Insomnia: It’s Okay to Hope

Last night Wichita State University fell to top-seeded Louisville in a valiantly fought Final Four semi-final NCAA men’s basketball tournament game in Atlanta.  As my blog followers know, I’m a Kansas Jayhawk first and foremost, but I grew up in Wichita and have strong ties to WSU.  My heart aches for the Wichita State Shockers, as it did last week when Kansas lost to Michigan.

Intermediate- to low-seeded teams are a rarity in the Final Four, and ninth-seeded WSU truly exceeded the expectations of many.  Few anticipated the Shockers to make it much past the second or third round of the tournament.  But as Wichita State continued to shock the nation with win after high-profile win, something beautiful started to germinate and grow in my native Wheat Country:  hope, hope that those wins will continue, all the way up to the end.  Could it be that this young mid-major squad, whose name sportscasters and game announcers can’t even pronounce properly (“Wishlata?”  “Stalkers?”  Seriously???), might possibly wrestle the national title from the vaunted blue bloods of college basketball?


The Merriam-Webster definition of hope:  “desire accompanied by expectation of or belief in fulfillment.”

Though the championship is now not to be this year for Wichita State, Shocker fans did not lose much by daring to hope.  Hope implies a transition from non-expectation to expectation.  Hope is also rooted in reality, arising from a personal interpretation of what is experienced, such as upsetting the top-seeded team in your tournament region.  Despite the inevitably profound disappointment when your team loses after having battled to within an arm’s length of the national title, there still lingers the warm feeling of what has been achieved, against all odds, and what therefore can be further achieved in the future.  The new expectation then morphs into a different belief system, and it is this new set of beliefs that generates optimism, a hopeful confidence that continues to build and grow as the years go by.

Nowhere in the realm of sleep medicine is one’s individual system of belief more important–and more responsible for great success or abject failure–than in the management of insomnia.  If you’ve had difficulties falling and staying asleep in your bed for years, you can gradually become conditioned to not sleep well there.  There is no longer the expectation that you will sleep well there due to years of experience to the contrary, so you begin to feeling you’re losing hope that you’ll sleep well again.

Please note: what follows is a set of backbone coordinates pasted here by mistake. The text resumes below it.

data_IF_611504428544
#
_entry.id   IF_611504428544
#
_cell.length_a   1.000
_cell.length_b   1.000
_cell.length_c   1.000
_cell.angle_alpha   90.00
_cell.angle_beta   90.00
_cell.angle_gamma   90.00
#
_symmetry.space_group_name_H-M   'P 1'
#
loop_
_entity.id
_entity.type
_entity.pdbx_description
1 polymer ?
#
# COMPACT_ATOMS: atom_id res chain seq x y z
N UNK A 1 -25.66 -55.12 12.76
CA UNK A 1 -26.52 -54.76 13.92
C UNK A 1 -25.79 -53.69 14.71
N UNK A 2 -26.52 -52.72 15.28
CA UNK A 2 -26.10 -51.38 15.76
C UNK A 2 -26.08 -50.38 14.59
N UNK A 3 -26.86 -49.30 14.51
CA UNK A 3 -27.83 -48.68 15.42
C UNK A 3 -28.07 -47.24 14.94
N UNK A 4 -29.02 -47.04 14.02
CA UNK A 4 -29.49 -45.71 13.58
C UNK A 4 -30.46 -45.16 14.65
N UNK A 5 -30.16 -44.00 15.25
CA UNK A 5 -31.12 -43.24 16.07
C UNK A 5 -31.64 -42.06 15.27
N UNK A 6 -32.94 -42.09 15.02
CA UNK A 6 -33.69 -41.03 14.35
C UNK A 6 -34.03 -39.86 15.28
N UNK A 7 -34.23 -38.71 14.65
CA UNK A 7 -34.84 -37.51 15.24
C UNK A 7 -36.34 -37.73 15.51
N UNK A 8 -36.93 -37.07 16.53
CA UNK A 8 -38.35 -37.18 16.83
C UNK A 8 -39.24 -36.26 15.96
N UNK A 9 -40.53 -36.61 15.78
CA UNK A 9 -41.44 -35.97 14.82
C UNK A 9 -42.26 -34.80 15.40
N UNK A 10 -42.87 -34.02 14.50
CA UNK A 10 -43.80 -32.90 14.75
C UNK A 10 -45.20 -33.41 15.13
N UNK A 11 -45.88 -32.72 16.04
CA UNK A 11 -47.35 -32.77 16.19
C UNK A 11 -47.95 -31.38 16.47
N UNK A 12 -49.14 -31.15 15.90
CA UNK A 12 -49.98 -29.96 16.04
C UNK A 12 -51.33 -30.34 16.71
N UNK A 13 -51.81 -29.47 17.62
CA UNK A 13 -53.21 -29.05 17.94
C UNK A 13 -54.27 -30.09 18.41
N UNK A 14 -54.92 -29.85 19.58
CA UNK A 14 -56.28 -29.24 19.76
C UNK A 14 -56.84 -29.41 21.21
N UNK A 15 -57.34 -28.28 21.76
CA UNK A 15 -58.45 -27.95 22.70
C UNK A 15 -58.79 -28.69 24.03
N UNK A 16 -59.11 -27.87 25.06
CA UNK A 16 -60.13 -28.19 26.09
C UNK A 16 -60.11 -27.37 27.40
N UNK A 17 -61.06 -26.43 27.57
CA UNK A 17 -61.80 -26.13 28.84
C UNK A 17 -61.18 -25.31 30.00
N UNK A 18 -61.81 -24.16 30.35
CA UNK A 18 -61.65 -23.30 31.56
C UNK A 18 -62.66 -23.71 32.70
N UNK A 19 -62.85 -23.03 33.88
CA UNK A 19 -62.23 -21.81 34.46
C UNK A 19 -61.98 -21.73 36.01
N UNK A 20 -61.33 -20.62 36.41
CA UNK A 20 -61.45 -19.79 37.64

Therein lies the cognitive paradox pertaining to insomnia.  We all know that sleep is a necessary and required biological function, and that sleep must be achieved eventually and inevitably, because we must sleep no matter how bad our insomnia; as such, logically there is every reason to expect to sleep, every reason to hope.  However, previous experience sleeping badly enforces the idea that we won’t be able to sleep reliably well again, and this misconception is reinforced every time we try unsucessfully to achieve asleep–such as by counting sheep, listening to relaxation tapes, or what have you–and the resulting fear and frustration keep the hope from surfacing.

In a clinical scenario, a longstanding insomnia patient may respond to the physician’s suggestion, for example, with the knee-jerk exclamation, “But I’ve already tried that!”  I’ve heard that response once or twice in my career, sometimes loudly, even angrily.  But the thought process that generates that frustrated claim can be self-defeating.  First of all, by the time insomniacs feel compelled to visit me in my clinic, they’ve usually already been through a variety of physician-recommended or self-employed treatments or management programs.  Second, by the time they make it through my doors they usually have developed multiple specific reasons to have the insomnia.  Third, whatever was tried earlier probably wasn’t tried in the same context of what is being suggested now.  Finally, often what is “tried” in the first place is tried with the additional burden of performance anxiety:  that feeling of “this had better work,” which only compounds the frustration when what is tried doesn’t result in the achievement of sleep.  Despite all of this, however, hope exists:  were it not for hope, these folks would never have bothered to make an appointment.

My job in this situation is that of both doctor and coach.  Hope is based on reality and fueled by knowledge.  Therefore, for my chronic insomnia patients, the first thing I do after collecting a history and performing a physical examination is sit and discuss at length why I think the insomnia is happening.  I make a list and outline all the probable reasons why the problem has started and continued.  I’ve found this helps them understand the reasons why subsequent recommendations are made, and why I believe that real improvements can actually be achieved, no matter how stubborn or prolonged the insomnia has been.